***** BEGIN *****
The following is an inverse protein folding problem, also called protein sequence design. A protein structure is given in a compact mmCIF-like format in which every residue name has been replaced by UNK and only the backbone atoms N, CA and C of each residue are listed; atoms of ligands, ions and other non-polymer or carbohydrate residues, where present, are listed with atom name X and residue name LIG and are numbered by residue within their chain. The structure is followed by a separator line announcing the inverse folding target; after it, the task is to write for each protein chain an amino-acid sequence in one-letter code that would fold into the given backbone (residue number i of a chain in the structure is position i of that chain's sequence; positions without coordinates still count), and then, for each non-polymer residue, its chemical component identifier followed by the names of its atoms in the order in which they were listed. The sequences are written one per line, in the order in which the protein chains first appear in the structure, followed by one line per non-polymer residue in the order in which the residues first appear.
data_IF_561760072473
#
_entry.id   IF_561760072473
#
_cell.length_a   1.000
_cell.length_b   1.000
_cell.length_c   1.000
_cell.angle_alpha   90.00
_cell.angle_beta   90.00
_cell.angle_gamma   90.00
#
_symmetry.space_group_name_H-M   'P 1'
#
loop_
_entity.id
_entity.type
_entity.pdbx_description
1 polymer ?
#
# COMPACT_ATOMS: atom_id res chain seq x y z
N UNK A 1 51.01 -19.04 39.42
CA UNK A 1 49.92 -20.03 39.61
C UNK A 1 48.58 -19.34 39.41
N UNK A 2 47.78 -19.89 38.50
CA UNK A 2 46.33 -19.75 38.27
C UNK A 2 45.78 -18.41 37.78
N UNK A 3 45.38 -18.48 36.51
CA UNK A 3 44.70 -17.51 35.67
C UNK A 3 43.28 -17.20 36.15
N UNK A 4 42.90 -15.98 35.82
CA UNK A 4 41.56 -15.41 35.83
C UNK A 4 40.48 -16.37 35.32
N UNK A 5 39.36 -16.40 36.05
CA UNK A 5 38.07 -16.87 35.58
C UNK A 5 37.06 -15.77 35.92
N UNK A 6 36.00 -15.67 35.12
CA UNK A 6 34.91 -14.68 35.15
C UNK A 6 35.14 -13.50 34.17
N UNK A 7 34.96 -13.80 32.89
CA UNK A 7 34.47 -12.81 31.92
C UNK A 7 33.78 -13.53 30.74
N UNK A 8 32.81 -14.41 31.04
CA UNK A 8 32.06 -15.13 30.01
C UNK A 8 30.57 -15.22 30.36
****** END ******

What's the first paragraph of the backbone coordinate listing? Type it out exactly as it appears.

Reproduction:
The following is an inverse protein folding problem, also called protein sequence design. A protein structure is given in a compact mmCIF-like format in which every residue name has been replaced by UNK and only the backbone atoms N, CA and C of each residue are listed; atoms of ligands, ions and other non-polymer or carbohydrate residues, where present, are listed with atom name X and residue name LIG and are numbered by residue within their chain. The structure is followed by a separator line announcing the inverse folding target; after it, the task is to write for each protein chain an amino-acid sequence in one-letter code that would fold into the given backbone (residue number i of a chain in the structure is position i of that chain's sequence; positions without coordinates still count), and then, for each non-polymer residue, its chemical component identifier followed by the names of its atoms in the order in which they were listed. The sequences are written one per line, in the order in which the protein chains first appear in the structure, followed by one line per non-polymer residue in the order in which the residues first appear.